Food You Can Eat: Reese’s Peanut Butter Easter Eggs

Just in case the Easter Bunny misses your house and you have to provide for yourself.

I love the look of disgust on the little chickadee's face. Maybe s/he has resting bitch face.

You know what I really don’t want to relive? Spring, 2020. Here is one story.

I have a pretty good memory, for better or worse, and my memories of that season are particularly vivid. I’m sure they are for all of us. NYC went into Covid lockdown around the third week of March. From my large living room windows I have an excellent view of the avenue I live on, and I remember standing at my windows for a good hour at least looking up and down the avenue, looking north toward the subway station hub and south from where the commuters should have been coming from, that first Monday morning, and seeing no signs of life. Not a single pedestrian. The only cars on the road the occasional police vehicle from the nearby precinct. A couple of ambulances, but whether that was Covid-related or not I couldn’t say.

For some bizarre reason I decided to mask up and take a stroll to one of the supermarkets, risking certain death, I hoped not. This is when I could stroll unaided. That was a hive of activity, because people who are panicked panic buy. But we had to panic buy socially distanced and following the arrows indicating which aisles took you away from the checkouts by the front door and which led you to them. I wasn’t there to panic buy, I was just curious more than anything, and in retrospect I only made things worse by being there at all, one more body crammed in there reaching for things I didn’t really need from the rapidly depleting shelves and making the lines at the checkout counters (no self-checkout at that supermarket; even pre-pandemic the attempted shoplifting there was far above average but is now commonplace) one person longer than it needed to be.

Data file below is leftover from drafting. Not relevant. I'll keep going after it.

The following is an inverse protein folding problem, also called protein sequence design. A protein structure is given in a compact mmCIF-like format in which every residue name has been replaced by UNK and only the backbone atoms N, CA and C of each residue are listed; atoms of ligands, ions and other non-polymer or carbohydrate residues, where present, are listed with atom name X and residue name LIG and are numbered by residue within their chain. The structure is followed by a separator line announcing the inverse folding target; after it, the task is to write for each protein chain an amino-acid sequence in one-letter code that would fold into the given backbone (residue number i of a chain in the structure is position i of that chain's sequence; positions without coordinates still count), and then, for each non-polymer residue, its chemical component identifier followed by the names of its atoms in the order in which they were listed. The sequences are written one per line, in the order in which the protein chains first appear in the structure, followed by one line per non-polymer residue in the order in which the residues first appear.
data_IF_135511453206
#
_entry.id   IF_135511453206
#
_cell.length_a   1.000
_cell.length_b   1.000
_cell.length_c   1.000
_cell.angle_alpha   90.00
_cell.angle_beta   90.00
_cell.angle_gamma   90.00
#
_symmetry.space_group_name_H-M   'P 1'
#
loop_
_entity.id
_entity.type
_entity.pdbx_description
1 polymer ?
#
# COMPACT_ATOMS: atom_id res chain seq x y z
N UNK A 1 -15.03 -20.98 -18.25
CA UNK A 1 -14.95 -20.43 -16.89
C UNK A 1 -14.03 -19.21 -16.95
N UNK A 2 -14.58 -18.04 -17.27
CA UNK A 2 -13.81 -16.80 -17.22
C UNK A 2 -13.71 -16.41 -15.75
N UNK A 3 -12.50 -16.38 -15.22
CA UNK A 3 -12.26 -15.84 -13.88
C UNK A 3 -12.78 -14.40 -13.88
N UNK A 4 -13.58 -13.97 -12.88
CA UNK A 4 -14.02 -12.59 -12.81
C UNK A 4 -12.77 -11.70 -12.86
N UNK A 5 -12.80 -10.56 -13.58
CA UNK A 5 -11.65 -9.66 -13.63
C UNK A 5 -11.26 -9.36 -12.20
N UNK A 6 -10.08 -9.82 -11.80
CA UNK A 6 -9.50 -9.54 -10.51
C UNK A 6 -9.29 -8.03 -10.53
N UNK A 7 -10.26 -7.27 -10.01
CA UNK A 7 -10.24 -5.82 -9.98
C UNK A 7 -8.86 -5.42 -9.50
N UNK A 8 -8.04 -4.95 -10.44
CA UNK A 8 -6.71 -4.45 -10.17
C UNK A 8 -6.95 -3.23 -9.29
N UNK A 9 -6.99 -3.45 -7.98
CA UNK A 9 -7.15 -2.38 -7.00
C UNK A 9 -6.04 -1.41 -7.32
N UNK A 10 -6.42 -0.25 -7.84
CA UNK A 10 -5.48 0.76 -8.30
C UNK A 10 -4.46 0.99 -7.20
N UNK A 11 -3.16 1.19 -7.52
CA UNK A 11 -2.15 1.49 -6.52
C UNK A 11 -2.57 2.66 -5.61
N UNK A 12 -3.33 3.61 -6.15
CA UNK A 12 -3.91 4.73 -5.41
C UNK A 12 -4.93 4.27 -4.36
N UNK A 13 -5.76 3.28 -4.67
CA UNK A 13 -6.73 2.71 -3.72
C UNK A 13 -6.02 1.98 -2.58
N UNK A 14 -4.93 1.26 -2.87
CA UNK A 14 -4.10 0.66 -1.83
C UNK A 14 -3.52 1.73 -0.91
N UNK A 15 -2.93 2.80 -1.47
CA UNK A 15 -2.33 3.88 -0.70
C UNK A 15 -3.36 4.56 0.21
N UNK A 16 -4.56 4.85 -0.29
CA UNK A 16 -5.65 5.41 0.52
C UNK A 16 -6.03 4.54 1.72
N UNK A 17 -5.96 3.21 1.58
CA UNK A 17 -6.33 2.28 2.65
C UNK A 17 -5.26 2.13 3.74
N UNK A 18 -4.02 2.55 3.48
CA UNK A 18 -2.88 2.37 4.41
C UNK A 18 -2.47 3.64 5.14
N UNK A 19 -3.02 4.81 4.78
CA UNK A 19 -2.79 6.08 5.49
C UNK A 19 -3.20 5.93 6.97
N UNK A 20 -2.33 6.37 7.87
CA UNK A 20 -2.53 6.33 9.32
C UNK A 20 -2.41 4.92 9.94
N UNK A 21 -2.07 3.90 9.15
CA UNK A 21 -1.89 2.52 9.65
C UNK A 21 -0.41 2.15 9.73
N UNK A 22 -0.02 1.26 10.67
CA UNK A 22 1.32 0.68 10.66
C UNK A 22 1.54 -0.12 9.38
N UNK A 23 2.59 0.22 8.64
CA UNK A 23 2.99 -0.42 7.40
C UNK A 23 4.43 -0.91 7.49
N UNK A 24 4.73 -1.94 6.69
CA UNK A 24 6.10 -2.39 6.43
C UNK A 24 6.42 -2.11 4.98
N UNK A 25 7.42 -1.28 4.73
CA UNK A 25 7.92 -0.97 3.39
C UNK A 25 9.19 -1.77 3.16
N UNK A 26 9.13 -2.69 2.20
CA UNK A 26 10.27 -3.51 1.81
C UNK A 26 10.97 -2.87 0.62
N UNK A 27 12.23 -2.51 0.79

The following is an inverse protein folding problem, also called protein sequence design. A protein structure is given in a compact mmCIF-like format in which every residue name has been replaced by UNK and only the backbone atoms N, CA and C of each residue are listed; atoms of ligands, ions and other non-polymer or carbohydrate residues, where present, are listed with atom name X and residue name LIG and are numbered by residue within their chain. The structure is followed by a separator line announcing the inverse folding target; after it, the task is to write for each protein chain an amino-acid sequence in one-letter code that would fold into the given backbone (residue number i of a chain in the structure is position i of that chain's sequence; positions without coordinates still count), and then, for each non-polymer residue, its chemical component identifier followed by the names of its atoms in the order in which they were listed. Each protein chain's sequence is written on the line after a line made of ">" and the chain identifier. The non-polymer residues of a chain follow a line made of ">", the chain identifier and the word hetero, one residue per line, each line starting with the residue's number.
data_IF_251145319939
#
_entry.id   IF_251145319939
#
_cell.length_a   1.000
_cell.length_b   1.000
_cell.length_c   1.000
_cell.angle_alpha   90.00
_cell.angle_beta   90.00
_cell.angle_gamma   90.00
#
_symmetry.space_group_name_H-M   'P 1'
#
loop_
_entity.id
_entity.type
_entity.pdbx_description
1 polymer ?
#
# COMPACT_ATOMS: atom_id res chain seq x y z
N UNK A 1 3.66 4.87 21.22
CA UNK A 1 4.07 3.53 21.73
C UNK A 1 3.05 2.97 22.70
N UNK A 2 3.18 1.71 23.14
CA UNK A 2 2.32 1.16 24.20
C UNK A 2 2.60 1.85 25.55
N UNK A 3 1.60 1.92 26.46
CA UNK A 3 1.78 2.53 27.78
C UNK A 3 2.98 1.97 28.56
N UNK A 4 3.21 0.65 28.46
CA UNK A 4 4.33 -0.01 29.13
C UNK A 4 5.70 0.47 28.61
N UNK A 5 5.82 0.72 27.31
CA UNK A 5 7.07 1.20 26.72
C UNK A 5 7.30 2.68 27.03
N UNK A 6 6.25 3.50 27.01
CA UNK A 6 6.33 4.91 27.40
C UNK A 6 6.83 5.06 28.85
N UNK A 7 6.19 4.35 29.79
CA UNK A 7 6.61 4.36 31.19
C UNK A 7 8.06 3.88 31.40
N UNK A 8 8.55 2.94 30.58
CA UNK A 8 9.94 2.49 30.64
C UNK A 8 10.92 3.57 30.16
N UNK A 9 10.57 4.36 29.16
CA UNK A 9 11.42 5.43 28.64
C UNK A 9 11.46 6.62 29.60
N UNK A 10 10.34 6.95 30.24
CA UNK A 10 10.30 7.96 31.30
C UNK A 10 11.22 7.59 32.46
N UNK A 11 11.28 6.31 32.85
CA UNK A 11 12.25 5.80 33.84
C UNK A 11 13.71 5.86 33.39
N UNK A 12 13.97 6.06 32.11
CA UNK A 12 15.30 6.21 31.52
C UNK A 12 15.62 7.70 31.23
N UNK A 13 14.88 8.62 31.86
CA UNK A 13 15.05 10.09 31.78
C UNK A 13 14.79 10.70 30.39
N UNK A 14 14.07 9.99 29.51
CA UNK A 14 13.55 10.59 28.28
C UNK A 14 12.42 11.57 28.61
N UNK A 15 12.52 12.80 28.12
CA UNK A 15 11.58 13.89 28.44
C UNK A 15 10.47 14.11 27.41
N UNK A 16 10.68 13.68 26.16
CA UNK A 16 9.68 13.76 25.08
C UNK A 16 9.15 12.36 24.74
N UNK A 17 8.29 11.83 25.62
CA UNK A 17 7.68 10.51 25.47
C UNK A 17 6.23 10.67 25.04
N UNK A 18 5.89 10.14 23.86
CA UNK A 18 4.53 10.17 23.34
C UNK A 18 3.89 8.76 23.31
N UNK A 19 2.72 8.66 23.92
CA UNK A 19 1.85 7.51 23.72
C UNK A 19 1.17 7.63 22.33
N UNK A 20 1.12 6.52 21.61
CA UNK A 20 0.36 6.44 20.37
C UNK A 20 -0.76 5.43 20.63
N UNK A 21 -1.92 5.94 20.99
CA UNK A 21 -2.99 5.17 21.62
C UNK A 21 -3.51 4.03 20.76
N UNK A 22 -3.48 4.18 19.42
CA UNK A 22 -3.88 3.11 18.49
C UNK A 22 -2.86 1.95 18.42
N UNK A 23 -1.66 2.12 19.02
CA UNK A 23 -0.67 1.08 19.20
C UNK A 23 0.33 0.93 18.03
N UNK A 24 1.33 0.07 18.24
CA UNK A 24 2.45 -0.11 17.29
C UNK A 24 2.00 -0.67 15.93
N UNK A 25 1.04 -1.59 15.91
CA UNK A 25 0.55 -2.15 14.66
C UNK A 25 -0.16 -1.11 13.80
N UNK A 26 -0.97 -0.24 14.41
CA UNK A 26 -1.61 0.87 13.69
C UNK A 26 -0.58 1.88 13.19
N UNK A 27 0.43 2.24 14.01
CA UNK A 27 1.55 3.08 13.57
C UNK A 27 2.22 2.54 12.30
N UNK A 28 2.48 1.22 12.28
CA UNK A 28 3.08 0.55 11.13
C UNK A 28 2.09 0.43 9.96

So why did I go to all this effort? Did I load my little hand-held basket with bread, milk, and eggs, or as I like to call it, the Weather Disaster All-French Toast Diet? No. I had come across a recipe for a homemade version of my absolute favorite holiday food the week before, the famous Reese’s Peanut Butter Easter Egg. We had been told by disgraced-former-Governor Andrew Cuomo (for that is now how he is always titled) that this was a PAUSE (an acronym; I forget what it was supposed to mean, it was nonsensical even then) and that we only needed the proverbial “two weeks to flatten the curve.” Well, in a little over two weeks it would be Easter, and the crisis would have passed, and either we would be having people over for an Easter brunch or we’d be going to one, and in either case I would have to have these faux-Reese’s eggs on hand. It didn’t quite work out that way, but I still made them. I make them every year now.

This will make approximately 18. If you make the oval shapes slightly bigger and use a 10-oz. bag of chocolate you’ll get 15 or 16.


1 cup creamy peanut butter [This is key. Chunky would make for unpleasant “mouth feel.”]

¼ cup unsalted butter (½ stick)

1½ cups powdered sugar

1 teaspoon pure vanilla extract 

12 ounces melting chocolate (1 bag) [I use really dark chocolate chips, like Ghirardelli. This, annoyingly, now comes in a 10-oz bag.]

How to:

In a medium saucepan, or in a microwave-safe bowl, heat the peanut butter and butter together until they are melted. Stir in the powdered sugar and vanilla until it thickens.